Wolves poisoned in Italy

Five wolves poisoned in Bologna Apennines

Environment News

Five wolves were found poisoned in the Bolognese Apennines in a two-week period in January, forest rangers said on Wednesday. The were the likely victims of Italian farmers or hunters.

The president of the eastern Emilian parks agency, Sandro Ceccoli, and the head of its environmental department, David Bianco said, “An entire pack has been swept away, it is a ‘bio-cide’.”

Killed by powerful rat poison

The animals’ bodies were found in a two-kilometre area in the Caprara locality, in the heart of the historic Monte Sole Park.

“I think we have been faced with a negative national record,” said Bianco. “In the past we have happened to find wolves poisoned, but never anything like this”.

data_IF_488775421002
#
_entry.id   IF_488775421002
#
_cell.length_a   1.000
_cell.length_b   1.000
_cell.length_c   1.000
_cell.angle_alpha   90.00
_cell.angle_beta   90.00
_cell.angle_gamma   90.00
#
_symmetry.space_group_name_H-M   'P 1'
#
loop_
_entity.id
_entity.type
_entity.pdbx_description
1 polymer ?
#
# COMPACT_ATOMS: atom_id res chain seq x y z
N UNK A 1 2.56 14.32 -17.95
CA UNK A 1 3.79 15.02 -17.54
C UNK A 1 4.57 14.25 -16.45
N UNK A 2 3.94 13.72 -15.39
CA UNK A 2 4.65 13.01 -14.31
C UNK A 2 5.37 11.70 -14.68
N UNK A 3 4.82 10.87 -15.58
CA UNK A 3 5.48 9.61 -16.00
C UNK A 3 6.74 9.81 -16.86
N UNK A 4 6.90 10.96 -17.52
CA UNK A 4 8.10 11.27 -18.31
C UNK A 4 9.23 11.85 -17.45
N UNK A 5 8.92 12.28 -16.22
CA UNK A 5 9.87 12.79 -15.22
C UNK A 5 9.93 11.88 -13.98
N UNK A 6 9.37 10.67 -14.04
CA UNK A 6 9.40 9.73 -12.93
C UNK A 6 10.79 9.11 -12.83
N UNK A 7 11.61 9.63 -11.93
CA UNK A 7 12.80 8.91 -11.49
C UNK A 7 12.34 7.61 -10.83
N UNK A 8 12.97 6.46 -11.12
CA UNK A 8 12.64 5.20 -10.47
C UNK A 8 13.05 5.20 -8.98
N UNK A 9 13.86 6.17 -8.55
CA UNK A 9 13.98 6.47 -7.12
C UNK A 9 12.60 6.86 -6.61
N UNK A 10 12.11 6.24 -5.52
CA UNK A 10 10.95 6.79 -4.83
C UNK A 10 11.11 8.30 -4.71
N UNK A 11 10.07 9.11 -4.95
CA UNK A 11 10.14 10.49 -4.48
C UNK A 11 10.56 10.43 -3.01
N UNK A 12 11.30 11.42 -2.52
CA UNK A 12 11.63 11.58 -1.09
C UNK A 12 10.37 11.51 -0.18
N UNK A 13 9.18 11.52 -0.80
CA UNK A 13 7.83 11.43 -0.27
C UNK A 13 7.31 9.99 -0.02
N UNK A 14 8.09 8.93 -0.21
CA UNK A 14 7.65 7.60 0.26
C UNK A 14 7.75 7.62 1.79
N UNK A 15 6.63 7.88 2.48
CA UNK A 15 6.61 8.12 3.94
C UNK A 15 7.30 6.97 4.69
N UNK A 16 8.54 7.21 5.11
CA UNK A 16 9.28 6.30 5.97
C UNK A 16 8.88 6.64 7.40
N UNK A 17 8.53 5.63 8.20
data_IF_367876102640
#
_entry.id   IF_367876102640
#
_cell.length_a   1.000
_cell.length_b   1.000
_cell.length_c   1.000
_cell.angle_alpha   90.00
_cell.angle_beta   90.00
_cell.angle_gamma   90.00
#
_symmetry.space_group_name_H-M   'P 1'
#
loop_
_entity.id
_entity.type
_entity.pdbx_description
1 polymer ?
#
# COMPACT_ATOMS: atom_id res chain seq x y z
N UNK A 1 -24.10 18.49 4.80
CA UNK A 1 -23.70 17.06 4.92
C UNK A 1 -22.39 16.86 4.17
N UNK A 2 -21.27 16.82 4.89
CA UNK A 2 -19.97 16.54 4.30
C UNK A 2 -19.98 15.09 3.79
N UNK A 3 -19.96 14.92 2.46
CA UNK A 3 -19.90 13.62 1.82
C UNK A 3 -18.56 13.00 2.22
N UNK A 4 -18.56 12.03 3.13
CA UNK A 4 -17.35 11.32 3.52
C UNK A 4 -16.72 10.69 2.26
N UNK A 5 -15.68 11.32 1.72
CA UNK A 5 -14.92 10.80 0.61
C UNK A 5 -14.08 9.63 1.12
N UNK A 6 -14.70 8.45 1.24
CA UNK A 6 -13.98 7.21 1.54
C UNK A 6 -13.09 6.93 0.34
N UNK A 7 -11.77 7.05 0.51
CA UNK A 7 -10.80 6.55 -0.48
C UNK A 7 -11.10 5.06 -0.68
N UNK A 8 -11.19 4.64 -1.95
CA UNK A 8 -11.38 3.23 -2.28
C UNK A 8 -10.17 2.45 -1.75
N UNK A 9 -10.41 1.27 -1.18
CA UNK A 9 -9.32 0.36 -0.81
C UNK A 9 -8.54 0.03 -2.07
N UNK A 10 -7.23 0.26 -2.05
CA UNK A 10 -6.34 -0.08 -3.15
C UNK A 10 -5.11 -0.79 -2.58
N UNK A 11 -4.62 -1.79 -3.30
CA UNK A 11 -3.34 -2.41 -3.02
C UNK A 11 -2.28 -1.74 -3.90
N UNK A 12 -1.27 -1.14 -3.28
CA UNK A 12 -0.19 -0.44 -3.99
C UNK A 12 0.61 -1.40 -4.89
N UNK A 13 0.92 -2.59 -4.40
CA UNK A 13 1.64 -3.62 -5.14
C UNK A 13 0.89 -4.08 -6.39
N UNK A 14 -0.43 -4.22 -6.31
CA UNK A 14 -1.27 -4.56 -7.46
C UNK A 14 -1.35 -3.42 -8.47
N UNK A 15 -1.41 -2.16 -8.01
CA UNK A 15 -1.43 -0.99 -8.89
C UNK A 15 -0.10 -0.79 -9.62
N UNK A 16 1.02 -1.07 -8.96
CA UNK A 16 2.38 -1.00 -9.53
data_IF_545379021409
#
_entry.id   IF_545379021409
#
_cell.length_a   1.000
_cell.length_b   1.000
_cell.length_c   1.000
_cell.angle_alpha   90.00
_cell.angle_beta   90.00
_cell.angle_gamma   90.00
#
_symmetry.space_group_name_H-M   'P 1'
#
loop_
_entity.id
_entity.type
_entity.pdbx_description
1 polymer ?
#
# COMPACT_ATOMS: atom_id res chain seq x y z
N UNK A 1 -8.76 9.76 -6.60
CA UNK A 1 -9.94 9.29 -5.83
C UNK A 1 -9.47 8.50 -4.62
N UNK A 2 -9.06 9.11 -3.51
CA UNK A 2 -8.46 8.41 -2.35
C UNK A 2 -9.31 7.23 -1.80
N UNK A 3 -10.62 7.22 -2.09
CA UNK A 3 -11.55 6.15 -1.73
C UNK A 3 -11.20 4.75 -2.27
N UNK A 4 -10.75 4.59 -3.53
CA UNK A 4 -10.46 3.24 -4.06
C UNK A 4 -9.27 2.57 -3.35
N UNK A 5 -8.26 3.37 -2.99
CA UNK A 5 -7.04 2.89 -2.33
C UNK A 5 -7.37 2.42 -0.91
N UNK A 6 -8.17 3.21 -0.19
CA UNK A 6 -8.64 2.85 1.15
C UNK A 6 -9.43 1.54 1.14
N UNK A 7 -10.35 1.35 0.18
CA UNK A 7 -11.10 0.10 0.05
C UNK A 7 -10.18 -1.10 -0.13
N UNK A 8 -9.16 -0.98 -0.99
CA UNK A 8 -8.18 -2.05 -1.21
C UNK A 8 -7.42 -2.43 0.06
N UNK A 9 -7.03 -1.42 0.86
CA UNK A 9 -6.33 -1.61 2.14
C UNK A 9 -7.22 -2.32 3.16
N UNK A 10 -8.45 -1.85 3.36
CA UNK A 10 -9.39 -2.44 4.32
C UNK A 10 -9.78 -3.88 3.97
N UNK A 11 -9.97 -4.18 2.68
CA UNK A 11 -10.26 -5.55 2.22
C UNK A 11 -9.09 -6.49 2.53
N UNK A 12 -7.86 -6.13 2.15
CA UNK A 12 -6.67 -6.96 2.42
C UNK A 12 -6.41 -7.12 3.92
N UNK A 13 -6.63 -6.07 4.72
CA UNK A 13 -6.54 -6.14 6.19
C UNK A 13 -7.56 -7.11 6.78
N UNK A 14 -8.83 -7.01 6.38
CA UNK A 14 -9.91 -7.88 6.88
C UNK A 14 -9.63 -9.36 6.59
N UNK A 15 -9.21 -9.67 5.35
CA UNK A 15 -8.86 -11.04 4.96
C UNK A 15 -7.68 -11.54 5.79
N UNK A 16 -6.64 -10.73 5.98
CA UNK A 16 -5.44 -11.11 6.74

The animals were killed by powerful rat poison.

“It’s an extremely serious case,” added Ceccoli. “Also because there are no sheep in the Monte Sole Park or any other livestock farms, and the wolves live in equilibrium, without creating problems”.

Wolf Study

Wolves are a protected species in Italy and also essential to the balance of the ecosystem. Italy’s once-threatened wolf population is thriving and has grown to an estimated 3,300 animals, according to a study coordinated by the ISPRA environmental agency published on 17th May.

The report said around 950 of the wolves live in Alpine areas. Meanwhile 2,400 are spread out along the rest of the Italian peninsula.

“It is possible to say that the species occupies almost all of the environments that are suitable for it” in Italy, the study said. “The wolf population has grown everywhere, although the increase in the Alps is more significant.”

Giampiero Sammuri, the president of the Federparchi federation bringing together agencies that run national parks and nature reserves, said the study highlighted the success of the conservation efforts conducted in recent decades. He added it proved the species “is no longer endangered” here.

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